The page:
Wednesday, March 17, 2010

Genre's New World Order

I really think we're at the beginning of a very interesting period for literature and other media. Right now, genres are slipping and blending, and coming up with wonderful new genres.

I think thing that really struck me about this was when I was watching "24" the other day. I don't watch it on broadcast any more. I usually set up my laptop in the kitchen when I'm cooking, and watch it on Hulu in a more leisurely way.

My mother came in the other day and watched a few minutes and wanted to know what was going on. So I paused the show and explained who was decieving who, and who was sleeping with who, and who was in grave peril.... and it struck me:

The TV show "24" is a soap opera with guns and bombs.

My interest in the show had been waning until I thought of that. And now I find it fun again, in spite of the worsening idiot-potting.

Whether it's paranormal romances or zombie detectives, or literary culinary fiction - genre is bending and blending these days. And this is possible partly because marketing is changing. The power is more and more in the reader's hands. Thanks to the internet, it is easier for people to find what they are looking for, no matter how strange and unique it might be.

But with every opportunity is a challenge: if it's new, it's harder to get across to the audience just what it is. The cover, the title, and the book description all have a lot to convey. With an established genre, it's easy. Publishers have long used particular styles for particular kinds of books.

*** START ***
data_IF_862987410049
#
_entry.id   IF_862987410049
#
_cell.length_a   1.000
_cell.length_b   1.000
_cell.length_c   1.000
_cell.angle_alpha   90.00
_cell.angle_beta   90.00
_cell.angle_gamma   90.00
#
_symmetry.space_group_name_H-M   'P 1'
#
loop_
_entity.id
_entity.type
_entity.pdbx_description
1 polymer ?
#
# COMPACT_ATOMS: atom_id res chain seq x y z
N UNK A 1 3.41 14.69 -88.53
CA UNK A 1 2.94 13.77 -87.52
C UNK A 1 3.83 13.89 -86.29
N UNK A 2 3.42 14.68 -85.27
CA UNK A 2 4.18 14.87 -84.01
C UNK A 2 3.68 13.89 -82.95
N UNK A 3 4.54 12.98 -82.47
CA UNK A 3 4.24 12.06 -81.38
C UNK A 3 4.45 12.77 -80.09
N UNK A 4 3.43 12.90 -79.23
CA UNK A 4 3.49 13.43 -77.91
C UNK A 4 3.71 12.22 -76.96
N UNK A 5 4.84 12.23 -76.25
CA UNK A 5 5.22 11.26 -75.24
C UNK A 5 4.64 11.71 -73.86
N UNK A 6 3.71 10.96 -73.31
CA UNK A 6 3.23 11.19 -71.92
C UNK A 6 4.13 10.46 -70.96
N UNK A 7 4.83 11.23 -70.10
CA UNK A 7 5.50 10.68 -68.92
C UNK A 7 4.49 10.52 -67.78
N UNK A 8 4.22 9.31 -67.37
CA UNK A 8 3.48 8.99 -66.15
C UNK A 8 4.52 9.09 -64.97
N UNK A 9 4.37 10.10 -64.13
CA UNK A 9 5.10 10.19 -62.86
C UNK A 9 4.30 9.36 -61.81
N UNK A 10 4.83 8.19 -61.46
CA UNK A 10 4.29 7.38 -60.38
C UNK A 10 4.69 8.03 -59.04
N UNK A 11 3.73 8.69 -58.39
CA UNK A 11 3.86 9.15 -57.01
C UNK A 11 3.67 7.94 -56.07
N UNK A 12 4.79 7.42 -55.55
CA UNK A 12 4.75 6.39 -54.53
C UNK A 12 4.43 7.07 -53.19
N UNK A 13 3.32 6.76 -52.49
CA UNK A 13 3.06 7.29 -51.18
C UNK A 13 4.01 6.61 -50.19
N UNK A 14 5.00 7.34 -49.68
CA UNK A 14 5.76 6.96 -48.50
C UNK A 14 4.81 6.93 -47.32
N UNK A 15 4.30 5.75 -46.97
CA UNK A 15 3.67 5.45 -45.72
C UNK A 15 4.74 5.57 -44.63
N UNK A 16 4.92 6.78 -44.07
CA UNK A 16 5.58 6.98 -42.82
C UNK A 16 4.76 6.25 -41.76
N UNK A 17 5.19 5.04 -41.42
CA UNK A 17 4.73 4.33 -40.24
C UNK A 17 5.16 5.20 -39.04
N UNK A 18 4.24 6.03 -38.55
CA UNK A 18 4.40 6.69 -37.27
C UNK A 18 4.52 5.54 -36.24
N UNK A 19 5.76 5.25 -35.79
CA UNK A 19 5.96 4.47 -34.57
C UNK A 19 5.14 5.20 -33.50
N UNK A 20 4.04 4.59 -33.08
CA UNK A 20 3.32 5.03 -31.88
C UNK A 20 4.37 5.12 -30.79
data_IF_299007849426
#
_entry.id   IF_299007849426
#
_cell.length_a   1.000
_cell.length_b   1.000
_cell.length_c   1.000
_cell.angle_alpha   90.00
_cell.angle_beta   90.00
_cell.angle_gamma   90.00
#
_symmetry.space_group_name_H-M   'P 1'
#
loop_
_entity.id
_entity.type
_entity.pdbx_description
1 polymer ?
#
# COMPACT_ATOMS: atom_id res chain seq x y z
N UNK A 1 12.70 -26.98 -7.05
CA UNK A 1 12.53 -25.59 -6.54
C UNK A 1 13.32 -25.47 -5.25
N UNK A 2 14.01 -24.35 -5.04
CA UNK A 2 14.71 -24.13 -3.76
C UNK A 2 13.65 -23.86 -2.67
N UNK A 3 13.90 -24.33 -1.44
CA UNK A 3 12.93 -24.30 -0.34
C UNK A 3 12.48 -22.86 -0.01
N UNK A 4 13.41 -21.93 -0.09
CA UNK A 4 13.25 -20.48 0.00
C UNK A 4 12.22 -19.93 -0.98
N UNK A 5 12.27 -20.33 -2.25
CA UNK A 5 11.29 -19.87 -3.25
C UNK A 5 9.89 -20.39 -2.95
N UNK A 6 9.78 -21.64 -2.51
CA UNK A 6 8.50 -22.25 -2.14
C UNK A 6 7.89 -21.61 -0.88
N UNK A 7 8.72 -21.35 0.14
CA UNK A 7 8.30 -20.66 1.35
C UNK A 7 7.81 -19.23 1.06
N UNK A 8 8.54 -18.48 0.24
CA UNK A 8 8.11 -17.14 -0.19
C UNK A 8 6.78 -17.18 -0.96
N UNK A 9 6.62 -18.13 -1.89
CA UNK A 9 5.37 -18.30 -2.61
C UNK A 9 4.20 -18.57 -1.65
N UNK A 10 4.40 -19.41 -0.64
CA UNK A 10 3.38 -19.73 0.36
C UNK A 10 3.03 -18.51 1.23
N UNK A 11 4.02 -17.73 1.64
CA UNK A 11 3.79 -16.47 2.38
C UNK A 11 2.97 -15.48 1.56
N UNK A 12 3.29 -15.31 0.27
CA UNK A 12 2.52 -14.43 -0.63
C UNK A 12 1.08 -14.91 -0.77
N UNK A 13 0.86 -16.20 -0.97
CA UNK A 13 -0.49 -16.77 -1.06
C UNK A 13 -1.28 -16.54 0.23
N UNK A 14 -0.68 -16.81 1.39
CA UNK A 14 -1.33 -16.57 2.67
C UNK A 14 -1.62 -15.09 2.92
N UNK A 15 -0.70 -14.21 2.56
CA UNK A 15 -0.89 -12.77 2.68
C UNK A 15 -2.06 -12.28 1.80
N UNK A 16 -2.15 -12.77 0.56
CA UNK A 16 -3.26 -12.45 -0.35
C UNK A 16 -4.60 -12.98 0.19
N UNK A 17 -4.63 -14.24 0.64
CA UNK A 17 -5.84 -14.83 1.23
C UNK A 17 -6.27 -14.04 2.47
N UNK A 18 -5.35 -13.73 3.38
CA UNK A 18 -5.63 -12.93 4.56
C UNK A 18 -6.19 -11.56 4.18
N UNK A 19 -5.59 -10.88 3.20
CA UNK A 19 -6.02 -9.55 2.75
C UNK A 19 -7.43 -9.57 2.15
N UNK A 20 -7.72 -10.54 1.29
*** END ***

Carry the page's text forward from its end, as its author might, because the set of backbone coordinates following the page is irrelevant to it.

When you've crossed genres, though, you have to find ways to suggest not only the big idea of what it is, but also the smaller elements of taste. If you see a horror cover, you know what you're going to get. If you see a cozy mystery cover you know what you're going to get. But what should you expect from something that seems like a cross between horror and a cozy?

My book is primarily a romance, but it isn't a category romance. Once upon a time it might be considered a pot-boiler with humor. The themes are women's literary and mainstream, but the plot and settings are fast and sketchy like pulp fiction. The humorous style and the romantic story is chicklit-ish, but the story events tend toward sprawling and adventurous.

With something like this, the cover, title and book description has to say what it is without triggering expectations of what it isn't.

(You know. Just like with any book.)

2 comments:

Elizabeth Spann Craig/Riley Adams said...

I think the art department and marketing work really closely together (in my experience, anyway). They're trying to make sure they get "their" audience for a book. And you're so right...with genre blending, it's hard. Maybe you reach out for some crossover readers, but you don't want to alienate one or the other genre, either.

Elizabeth
Mystery Writing is Murder

The Daring Novelist said...

Elizabeth: yeah, if nothing else, that is why nobody should ever go blithely into self-publishing. Having that team of professionals on your side is critical.